It is hard to imagine a more perfect setting than the courtyard garden of the Batha Museum for experiencing what the Fez Festival of Sufi Culture has to offer. Although the evening was cooler, the wind was picking up and rain was threatening, the night was once again a wonderful occasion.The series of evenings with various Sufi brotherhoods continued with the fifteen man strong Wazzaniyya and again it was a night of Samaa and dikhr
The Wazzaniyya Brotherhood
The Wazzaniyya Brotherhood is one of the major Sufi groups in Morocco, and was established in 1678. They once played an important political role, and still have a wide following across the country. This was evidenced by the large number of Wazzaniyya supporters and devotees in the crowd at the Batha Museum on Wednesday evening.
The group performed dhikr, which means a 'remembrance of God' involving the repetition of the Names of God, in this case as a ceremonial activity. It was a spirited rendition with high energy singing, with many members of the audience joining in with the singing and gestures. A large incense burner was placed in front of the group, who were also sprinkled with orange blossom water.
The leader of the Wazzaniyya Brotherhood
Also in the audience...
The View from Fez caught up with Fitz Morrissey and Chris Lyle, both students in Arabic and Islamic studies at Oxford University in the UK. According to Fitz, the pair discovered the festival while reading The View from Fez. "If it hadn't been for your blog then I probably wouldn't have discovered the festival in the first place. We're having a wonderful time in Fez, and think that the Sufi Festival is a great project that has really opened our eyes to the rich world of Sufi culture."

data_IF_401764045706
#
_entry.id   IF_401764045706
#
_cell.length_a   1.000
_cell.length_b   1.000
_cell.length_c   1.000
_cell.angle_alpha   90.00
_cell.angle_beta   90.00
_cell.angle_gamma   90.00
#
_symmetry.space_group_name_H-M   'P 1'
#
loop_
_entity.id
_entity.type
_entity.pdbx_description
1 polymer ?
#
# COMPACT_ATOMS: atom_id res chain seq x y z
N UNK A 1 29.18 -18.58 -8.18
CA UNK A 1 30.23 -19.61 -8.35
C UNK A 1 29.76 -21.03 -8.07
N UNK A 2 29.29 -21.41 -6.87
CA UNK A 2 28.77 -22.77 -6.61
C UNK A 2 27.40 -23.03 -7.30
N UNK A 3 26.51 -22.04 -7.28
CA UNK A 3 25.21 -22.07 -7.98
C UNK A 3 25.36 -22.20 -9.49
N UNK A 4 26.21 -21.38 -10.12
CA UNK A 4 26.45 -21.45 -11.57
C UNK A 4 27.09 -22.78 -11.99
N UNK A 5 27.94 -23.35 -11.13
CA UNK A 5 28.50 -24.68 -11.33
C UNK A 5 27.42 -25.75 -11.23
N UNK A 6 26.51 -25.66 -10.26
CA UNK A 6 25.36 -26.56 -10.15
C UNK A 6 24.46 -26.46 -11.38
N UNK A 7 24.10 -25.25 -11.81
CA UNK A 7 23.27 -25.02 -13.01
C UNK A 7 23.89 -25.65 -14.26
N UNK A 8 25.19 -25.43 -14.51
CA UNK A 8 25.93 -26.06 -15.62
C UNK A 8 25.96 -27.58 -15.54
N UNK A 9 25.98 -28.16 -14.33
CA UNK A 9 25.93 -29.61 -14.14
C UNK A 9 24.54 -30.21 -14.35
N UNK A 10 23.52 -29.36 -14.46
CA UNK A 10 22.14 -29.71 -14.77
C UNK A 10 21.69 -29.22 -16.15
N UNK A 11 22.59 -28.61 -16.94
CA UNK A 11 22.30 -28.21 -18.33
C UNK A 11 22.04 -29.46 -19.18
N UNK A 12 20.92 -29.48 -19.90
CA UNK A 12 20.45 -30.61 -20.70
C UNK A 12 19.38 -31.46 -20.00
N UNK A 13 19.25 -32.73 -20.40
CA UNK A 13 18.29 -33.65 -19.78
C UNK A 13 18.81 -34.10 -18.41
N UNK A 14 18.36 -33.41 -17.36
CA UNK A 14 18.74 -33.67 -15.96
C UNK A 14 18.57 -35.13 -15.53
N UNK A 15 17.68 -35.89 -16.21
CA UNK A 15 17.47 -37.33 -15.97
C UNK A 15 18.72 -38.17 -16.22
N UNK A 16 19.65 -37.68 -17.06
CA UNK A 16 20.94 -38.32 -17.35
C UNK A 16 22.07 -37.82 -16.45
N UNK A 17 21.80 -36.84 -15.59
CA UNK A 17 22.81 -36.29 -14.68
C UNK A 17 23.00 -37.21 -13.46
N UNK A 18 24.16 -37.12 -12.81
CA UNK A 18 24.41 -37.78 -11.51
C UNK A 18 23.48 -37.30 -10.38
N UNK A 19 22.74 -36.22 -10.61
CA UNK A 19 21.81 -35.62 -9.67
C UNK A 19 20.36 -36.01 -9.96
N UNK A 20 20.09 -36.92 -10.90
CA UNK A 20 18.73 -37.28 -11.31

Fitz Morrissey and Chris Lyle
Fitz Morrissey has also blogged about their experiences in Fez and his writing about the Sufi Festival is certainly worth reading. As an example, here is a little of what Fitz had to say about the previous night's event...
Sama’ from the Charqawiyya
Given the spectacular performance given by the Khalwatiyya brotherhood the night before, there was the danger that last night’s concert by the Moroccan Charqawi order would have something of a feeling of “after the Lord Mayor’s show”. That this was not the case was due to the excellence of their singing and, crucially, to the diversity of the sama’ ritual within the different Sufi orders. Thus whilst the Khalwatiyya had whirled, rocked, and swayed into a state of rapture, the Charqawiyya by contrast presented a simpler, more self-controlled form of the ritual.
This sense of pious simplicity was generated not only by the brothers’ performance, but also by the fact that they were only eight in number, older than the Boutchichi and Khalwati brothers, and dressed without ostentation in long brown robes. One got the sense that these represented the more ascetic form of Sufism.
You can read much more here: FEZ FESTIVAL OF SUFI CULTURE.
One of the aims of the festival is to increase understanding of Sufi culture and if these two bright young men from Oxford University are anything to go by, then the Festival is succeeding admirably !